Toll roads India style

 

GURAGON, India

Laptop bag in one hand and BlackBerry in the other, investment banker Saurabh Chawla slid into his black Mercedes-Benz one morning and headed to his job in the Indian capital.

He cruised past luxury hotels, malls and glass-fronted IT companies on an eight-lane suburban expressway but then hit a sea of vehicles crawling toward a tollgate.

That is where order breaks down and road manners die.

In a mad dash to reach the tollbooth, vehicles begin to weave desperately between lanes to get a few car-lengths ahead. Cars move two abreast in narrow lanes. Others honk nonstop. Arguments break out. Drivers paying with cash clog the smart-tag lane. Vehicles topple plastic traffic cones and painted drums. Traffic policemen whistle at cars in vain.

The rush-hour commute can look like a gladiatorial contest in the stretch between New Delhi and Gurgaon, a booming suburb.

"Sometimes I wait for 45 minutes in the line just to pay the toll" of about 38 cents, said Chawla, 47, looking out of his car window. "It is utter madness and dangerous confusion."

The 16-mile Delhi-Gurgaon expressway is the busiest in India, with more than 200,000 vehicles using it every day. It also connects New Delhi to the financial hub of Mumbai, which has the country's busiest ports. Built for $200 million in 2008, it was meant to be an eight-lane dream run, replacing an old one-lane highway known for its nightmarish traffic snarls.

The expressway was an example of a model in which a private investor builds a large highway project, runs it for a while, then turns it over to the government — a good idea, many here said, for a government without the money to satisfy ever-expanding infrastructure needs.

But the expressway has turned into a symbol of India's failure to cope with the burgeoning traffic, and of the runaway aspirations and impatience of the middle class.

In many ways, Gurgaon, one of India's fastest-growing suburbs, mirrors the country's growth over the past decade and a half. Until the 1990s, Gurgaon was a sleepy farming suburb with a couple of factories and a few homes. But it now has 1.5 million people, a 73 percent increase since 2001.

Gurgaon has followed the classic Indian model of city development "wherein the infrastructure problems are being sorted out after population has started to move in," the global financial services firm J.P. Morgan wrote in a report.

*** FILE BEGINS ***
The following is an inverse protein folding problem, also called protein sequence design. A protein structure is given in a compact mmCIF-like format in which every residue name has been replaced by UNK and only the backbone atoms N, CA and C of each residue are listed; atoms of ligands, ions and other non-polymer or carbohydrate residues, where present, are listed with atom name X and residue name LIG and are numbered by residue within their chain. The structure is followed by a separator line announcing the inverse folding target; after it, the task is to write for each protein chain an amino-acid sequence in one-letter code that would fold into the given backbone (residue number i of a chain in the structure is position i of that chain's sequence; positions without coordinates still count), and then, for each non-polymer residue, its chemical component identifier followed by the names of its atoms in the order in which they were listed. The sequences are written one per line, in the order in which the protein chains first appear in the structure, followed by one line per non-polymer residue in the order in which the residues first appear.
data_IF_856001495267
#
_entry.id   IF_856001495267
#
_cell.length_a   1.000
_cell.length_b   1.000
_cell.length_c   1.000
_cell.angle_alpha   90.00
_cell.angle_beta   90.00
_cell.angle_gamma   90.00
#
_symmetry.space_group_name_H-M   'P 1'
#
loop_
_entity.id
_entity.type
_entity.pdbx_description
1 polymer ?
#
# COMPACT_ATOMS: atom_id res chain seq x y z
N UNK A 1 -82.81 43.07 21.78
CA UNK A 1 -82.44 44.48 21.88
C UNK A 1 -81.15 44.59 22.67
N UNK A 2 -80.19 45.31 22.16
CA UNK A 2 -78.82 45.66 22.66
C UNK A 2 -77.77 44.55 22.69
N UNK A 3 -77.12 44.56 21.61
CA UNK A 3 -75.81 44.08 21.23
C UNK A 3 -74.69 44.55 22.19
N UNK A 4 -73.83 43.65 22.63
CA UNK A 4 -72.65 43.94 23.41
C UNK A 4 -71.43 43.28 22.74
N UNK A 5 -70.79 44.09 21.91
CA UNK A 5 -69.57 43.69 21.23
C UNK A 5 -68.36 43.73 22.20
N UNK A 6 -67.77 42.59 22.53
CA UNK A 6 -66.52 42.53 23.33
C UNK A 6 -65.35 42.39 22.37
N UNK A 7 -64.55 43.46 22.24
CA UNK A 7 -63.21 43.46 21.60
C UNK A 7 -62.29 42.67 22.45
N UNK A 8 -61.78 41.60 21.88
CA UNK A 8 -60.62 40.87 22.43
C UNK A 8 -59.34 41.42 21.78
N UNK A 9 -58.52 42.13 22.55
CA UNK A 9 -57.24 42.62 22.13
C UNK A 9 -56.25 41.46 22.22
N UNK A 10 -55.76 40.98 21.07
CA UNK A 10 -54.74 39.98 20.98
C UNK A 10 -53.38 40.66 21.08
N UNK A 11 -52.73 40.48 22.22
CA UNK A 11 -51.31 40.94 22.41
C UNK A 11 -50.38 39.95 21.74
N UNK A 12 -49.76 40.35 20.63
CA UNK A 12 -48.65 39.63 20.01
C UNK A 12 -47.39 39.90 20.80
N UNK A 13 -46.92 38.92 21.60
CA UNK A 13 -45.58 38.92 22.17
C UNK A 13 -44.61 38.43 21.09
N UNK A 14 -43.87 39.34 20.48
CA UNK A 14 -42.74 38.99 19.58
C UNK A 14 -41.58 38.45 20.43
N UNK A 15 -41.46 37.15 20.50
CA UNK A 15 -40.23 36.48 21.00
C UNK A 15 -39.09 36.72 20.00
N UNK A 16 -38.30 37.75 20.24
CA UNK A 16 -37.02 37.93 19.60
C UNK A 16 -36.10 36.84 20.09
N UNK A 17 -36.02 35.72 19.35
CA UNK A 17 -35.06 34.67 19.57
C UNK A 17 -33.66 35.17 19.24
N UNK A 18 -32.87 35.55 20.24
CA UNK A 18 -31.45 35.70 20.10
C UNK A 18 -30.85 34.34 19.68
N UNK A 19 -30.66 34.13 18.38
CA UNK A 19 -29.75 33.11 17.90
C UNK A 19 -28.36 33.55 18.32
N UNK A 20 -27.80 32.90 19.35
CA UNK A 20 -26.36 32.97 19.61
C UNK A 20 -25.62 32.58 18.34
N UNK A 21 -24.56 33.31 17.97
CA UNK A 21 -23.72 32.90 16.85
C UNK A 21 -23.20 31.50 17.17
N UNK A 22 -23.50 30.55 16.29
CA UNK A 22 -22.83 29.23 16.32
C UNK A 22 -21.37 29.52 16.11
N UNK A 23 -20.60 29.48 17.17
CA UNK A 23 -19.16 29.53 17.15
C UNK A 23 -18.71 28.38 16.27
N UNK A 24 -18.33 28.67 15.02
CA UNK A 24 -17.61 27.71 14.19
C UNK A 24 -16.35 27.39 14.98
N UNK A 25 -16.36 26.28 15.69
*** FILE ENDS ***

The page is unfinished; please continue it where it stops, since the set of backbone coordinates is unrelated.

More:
A spokesman for Delhi Gurgaon Super Connectivity, the private company that built and operates the expressway, said in an e-mail that the highway is "comparable to any global expressway project in terms of tolling technology, construction quality, commuter safety and convenience" but that there were problems caused by a "lack of commuter education in terms of the concept of paying tolls and driving discipline."

Obtaining the land to build more lanes and tollbooths to cope with the traffic pressure is also a big challenge, he said.

The spokesman, who did not want to be named because of company policy, said the average toll-processing speed during peak hours is very high, at about 500 to 600 vehicles per lane, per hour.

Clearly, that is not enough.

Frustrated commuters have frequently e-mailed government officials and routinely post pictures, laments and videos on Facebook, Twitter and YouTube.

In recent months, the expressway has become part of a tug of war among the government, the operator, commuters and local residents. In August, a court ordered the operator to open more tollbooths and deploy more traffic managers. When the traffic jams persisted, the court suspended toll collection during rush hour for a few weeks in September.

Now, the expressway has employed a dozen new toll collectors during rush hour who stand under makeshift, plastic canopies and stop cars manually.

On a recent morning, several cars drove past the canopies without paying. When toll collector Manjresh Kumar tried to stop one car, the angry driver rolled down his window and threw loose change at him before driving off. Another snapped his finger at Kumar's face after paying and added menacingly, "Say, 'Thank you.' "

"One has to swallow the insults," Kumar shrugged.

Last year, a commuter shot dead a tollbooth attendant who had demanded to see his ID.

The mounting frustrations over delays and jams have fueled a demand for an end to the toll. Angry local residents have picketed the gates and forcibly lifted the boom-barrier four times in the past year to stop toll collection.

"We are already paying taxes to the city, on petrol and on infrastructure. Why do we pay an extra toll for the highway?" said Attar Singh Sandhu, the coordinator of the Remove Toll Campaign Committee, who sports a "No Toll" car sticker. "Why can't we use the highway free and make travel easier and quicker?"

The answer to that question gets lost in the din and smoke of the toll plaza every day.

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